“I give you thanks for the agreeable present of your Theory. Wedderburn and I made presents of our copies to such of our acquaintances as we thought good judges, and proper to spread the reputation of the book. I sent one to the Duke of Argyle, to Lord Lyttleton, Horace Walpole, Soame Jennyns, and Burke, an Irish gentleman, who wrote lately a very pretty treatise on the Sublime. Millar desired my permission to send one in your name to Dr. Warburton. I have delayed writing to you till I could tell you something of the success of the book, and could prognosticate with some probability, whether it should be finally damned to oblivion, or should be registered in the temple of immortality. Though it has been published only a few weeks, I think there appear already such strong symptoms, that I can almost venture to foretel its fate. It is in short this

But I have been interrupted in my letter by a foolish and impertinent visit of one who has lately come from Scotland. He tells me that the University of Glasgow intended to declare Rouet's office vacant, upon his going abroad with Lord Hope. I question not but you will have our friend Ferguson in your eye, in case another project for procuring him a place in the University of Edinburgh should fail. Ferguson has very much polished and improved his treatise on Refinement,* and with some amendments it will make an admirable book, and discovers an elegant and a singular genius. The Epigoniad, I hope, will do ; but it is somewhat up-bill work. As I doubt not but you consult the reviews sometimes at present, you will see in the Critical Review a letter upon that poem; and I desire you to employ your conjectures in finding out the author. Let me see a sample of your skill in knowing hands by your guessing at the person. I am afraid of Lord Kames's Law Tracts.. A man might as well think of making a fine sauce by a mixture of wormwood and aloes, as an agreeable composition by joining metaphysics and Scotch law. However, the book, I believe, has merit; though few people will take the pains of diving into it. But, to return to your book, and its success in this town, I must tell youA plague of interruptions ! I ordered myself to be denied; and yet here is one that has broke in upon me again. He is a man of letters, and we have had a good deal of literary conversation. You told me that you was curious of literary anecdotes, and therefore I shall inform you of a few that have come to my knowledge. I believe I have mentioned to you already Helvetius's book de l’Esprit. It is worth your reading, not for its philosophy, which I do not highly value, but for its agreeable composition. I had a letter from him a few days ago, wherein he tells me that my name was much oftener in the manuscript, but that the Censor of books at Paris obliged him to strike it out. Voltaire has lately published a small work called Candide, ou l'Optimisme. I shall give you a detail of it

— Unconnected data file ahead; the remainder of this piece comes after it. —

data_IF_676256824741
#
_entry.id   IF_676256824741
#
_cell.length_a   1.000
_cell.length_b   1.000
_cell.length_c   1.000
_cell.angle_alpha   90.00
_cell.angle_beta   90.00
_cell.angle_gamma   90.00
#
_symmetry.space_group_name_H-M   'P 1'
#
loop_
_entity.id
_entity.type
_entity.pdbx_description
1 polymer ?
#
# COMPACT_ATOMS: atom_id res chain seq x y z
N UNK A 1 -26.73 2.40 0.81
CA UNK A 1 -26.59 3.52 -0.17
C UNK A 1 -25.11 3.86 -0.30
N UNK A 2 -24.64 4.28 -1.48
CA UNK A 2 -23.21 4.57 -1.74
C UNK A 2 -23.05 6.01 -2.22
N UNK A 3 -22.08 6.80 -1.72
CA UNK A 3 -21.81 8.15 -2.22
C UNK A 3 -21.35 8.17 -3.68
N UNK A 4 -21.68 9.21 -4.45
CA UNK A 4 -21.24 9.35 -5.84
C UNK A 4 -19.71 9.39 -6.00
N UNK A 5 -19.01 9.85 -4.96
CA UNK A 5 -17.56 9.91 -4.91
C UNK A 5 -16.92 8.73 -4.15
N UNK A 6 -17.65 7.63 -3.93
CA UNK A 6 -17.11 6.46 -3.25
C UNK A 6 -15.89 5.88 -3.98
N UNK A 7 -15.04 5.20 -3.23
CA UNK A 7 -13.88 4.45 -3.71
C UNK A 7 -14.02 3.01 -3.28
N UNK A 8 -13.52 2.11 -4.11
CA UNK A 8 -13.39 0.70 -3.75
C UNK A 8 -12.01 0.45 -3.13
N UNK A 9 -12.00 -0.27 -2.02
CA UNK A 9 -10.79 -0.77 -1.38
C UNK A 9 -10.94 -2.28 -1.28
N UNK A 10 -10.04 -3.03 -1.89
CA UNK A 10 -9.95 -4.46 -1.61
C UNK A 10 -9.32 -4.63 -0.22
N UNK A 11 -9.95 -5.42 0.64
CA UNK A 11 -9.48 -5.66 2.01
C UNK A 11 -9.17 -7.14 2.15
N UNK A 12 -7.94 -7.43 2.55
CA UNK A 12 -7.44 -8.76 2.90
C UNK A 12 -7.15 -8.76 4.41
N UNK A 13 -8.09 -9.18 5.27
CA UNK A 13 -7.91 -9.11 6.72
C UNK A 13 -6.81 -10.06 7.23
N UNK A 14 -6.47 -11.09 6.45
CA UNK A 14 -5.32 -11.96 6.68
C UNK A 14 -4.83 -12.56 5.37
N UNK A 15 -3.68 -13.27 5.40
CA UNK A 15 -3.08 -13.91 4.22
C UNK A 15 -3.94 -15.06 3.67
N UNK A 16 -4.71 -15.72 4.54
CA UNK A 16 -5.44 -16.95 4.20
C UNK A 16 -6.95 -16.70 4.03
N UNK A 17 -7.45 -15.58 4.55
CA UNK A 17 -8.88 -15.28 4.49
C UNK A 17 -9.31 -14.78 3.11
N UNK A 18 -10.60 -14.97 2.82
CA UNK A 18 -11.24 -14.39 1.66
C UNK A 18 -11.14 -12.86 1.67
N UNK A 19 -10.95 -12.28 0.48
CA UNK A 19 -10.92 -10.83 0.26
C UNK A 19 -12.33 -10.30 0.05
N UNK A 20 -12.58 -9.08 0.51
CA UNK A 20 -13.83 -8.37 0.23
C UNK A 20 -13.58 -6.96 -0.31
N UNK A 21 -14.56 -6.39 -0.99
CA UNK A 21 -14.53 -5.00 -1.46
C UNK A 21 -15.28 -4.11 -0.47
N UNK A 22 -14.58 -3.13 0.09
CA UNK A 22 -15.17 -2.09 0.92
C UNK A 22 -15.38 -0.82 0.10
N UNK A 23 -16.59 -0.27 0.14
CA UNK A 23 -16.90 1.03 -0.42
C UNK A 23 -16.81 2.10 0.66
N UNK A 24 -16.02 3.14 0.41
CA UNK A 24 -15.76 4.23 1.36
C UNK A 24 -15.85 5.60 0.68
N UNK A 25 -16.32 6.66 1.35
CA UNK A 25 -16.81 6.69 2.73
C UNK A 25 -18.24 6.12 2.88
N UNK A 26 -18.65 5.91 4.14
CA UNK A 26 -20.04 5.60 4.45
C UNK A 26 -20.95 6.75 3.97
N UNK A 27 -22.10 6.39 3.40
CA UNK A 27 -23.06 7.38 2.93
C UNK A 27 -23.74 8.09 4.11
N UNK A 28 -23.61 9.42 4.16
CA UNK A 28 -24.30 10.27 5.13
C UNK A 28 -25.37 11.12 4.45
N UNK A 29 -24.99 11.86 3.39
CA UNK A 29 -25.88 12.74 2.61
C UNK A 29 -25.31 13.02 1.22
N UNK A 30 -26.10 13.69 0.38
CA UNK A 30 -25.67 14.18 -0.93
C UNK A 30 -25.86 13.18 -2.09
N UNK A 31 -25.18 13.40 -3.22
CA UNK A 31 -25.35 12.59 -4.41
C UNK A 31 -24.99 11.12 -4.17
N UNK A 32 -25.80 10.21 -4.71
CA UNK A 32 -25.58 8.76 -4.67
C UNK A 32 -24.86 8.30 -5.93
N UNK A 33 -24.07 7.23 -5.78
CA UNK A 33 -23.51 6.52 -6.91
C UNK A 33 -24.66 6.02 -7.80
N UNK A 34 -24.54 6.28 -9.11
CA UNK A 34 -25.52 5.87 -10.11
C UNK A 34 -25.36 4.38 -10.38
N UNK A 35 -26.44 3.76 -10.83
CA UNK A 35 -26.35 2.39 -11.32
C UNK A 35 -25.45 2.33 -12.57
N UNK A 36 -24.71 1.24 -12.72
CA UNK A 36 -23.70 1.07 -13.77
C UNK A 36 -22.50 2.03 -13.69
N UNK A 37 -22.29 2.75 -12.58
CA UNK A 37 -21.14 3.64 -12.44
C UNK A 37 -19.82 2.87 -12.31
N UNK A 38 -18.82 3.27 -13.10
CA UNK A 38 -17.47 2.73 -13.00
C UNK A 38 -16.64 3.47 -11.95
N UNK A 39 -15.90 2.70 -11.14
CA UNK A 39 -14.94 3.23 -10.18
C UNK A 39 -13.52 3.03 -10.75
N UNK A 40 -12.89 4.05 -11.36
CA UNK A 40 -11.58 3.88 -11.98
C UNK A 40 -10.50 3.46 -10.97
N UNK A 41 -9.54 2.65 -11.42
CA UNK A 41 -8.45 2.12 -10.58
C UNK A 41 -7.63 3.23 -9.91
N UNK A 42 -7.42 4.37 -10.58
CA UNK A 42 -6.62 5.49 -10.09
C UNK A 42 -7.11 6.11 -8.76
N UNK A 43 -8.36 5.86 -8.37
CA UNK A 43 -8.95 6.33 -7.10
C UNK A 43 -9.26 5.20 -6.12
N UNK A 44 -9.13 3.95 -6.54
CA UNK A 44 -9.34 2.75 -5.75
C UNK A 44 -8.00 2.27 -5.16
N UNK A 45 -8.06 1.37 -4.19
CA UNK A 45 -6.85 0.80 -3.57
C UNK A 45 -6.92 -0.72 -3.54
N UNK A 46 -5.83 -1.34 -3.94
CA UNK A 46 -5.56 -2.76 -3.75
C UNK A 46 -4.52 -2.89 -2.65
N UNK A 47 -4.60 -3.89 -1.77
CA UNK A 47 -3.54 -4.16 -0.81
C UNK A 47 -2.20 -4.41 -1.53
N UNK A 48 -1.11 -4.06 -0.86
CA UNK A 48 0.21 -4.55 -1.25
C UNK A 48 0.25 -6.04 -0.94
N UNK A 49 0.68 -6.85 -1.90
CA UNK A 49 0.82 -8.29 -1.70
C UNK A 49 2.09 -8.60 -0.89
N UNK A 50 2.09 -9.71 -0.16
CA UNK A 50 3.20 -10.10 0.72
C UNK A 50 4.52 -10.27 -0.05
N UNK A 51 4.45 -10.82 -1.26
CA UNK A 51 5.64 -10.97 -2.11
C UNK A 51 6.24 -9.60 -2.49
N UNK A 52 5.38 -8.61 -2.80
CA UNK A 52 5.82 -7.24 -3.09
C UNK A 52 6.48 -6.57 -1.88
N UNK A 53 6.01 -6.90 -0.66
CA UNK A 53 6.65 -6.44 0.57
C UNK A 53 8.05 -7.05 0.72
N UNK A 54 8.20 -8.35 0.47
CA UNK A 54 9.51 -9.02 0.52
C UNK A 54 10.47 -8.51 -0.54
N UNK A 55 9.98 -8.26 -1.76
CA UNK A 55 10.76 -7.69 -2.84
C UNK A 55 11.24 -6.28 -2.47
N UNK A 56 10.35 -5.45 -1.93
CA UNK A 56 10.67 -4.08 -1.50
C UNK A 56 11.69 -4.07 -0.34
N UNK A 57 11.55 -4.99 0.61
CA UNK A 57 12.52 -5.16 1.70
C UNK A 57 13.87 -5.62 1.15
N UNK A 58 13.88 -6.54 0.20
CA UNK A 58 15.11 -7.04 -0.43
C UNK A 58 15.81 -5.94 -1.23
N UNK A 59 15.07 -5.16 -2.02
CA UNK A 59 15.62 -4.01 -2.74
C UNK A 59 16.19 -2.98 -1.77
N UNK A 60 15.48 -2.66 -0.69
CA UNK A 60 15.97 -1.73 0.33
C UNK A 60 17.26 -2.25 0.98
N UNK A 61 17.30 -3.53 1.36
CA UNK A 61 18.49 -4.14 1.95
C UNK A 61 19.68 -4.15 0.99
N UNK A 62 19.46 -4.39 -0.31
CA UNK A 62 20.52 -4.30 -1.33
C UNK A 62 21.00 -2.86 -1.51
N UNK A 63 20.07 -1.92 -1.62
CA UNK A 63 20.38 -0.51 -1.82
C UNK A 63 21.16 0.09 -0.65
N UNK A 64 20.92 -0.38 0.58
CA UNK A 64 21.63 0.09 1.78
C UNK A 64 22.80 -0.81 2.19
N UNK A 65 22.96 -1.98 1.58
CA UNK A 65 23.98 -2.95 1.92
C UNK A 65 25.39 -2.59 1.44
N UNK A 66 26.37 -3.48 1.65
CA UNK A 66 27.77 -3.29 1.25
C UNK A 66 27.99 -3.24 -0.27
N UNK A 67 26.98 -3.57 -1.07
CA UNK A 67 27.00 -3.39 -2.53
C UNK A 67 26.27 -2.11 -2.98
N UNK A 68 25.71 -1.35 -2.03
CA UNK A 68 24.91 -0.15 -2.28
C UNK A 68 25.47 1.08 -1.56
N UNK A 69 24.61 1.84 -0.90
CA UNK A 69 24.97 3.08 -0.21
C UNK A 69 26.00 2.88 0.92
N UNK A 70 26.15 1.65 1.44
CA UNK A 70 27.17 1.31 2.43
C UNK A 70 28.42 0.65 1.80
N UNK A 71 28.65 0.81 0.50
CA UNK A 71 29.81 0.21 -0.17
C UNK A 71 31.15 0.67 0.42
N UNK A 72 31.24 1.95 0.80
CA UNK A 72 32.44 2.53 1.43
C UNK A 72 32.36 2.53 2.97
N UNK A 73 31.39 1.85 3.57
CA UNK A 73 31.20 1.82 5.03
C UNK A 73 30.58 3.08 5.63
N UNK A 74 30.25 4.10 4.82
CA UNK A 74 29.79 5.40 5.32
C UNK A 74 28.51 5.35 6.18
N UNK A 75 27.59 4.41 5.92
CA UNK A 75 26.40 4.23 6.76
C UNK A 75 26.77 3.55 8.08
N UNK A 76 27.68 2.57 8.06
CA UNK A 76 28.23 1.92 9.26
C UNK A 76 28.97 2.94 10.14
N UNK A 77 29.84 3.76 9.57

But what is all this to my book ? say you.—My dear Mr. Smith, have patience : Compose yourself to tranquillity: Show yourself a philosopher in practice as well as profession:

* Published afterwards under the title of “ An Essay on the History of Civil So. ciety.”